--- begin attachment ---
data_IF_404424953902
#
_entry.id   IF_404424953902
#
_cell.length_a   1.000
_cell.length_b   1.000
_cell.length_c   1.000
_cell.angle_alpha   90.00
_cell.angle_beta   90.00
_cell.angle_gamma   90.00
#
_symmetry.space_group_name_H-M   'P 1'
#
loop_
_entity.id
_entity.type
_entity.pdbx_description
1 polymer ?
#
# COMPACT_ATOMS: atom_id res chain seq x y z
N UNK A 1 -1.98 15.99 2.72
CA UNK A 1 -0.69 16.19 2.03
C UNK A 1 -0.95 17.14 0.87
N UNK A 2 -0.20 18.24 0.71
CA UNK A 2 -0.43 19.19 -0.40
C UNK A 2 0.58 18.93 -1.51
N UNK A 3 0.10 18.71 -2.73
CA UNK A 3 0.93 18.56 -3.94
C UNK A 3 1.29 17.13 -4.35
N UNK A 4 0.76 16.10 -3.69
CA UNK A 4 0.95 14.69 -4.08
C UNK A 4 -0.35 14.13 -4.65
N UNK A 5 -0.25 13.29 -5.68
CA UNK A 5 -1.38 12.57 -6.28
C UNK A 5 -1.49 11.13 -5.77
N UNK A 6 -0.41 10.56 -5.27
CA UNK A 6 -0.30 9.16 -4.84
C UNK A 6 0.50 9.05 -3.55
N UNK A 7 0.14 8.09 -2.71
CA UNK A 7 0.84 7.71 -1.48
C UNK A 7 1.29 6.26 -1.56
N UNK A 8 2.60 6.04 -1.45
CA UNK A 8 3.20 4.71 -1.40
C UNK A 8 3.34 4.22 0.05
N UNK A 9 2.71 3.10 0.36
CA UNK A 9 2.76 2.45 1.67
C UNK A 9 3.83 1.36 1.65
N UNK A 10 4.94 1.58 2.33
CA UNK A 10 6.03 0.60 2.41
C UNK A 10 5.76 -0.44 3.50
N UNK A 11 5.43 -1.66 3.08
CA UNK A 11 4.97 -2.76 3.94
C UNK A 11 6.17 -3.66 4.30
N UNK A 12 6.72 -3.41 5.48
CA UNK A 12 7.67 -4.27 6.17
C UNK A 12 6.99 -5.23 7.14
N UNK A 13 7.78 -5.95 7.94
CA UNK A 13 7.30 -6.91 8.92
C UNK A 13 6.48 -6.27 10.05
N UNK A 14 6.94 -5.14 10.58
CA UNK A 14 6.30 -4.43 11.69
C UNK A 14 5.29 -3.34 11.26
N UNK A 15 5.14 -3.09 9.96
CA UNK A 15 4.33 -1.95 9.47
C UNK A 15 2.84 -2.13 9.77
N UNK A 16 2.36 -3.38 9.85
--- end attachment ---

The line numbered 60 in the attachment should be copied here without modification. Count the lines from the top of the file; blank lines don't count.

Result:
N UNK A 14 6.94 -5.14 10.58